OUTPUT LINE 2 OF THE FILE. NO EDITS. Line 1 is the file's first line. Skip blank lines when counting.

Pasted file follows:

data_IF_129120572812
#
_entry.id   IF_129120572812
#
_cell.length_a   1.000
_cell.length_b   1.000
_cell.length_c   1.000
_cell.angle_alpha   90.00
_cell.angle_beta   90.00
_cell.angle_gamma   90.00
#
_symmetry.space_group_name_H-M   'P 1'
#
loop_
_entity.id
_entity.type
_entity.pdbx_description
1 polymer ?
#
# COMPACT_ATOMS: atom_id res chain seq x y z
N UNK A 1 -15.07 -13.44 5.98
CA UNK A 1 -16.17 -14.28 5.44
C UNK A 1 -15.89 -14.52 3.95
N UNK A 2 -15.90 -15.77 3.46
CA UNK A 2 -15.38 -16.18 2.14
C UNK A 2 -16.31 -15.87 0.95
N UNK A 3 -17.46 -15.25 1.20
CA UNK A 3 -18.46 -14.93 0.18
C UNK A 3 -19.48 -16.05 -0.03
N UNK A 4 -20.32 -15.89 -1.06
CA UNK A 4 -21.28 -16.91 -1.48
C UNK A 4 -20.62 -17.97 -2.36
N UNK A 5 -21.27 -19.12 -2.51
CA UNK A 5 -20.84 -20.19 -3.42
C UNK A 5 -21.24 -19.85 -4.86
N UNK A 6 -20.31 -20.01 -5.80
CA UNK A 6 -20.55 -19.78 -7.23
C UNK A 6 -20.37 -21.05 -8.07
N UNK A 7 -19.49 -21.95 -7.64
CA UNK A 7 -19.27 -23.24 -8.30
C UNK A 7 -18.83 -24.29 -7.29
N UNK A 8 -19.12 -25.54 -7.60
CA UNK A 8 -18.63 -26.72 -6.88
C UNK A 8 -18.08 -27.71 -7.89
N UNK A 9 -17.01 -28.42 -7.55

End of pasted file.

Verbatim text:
#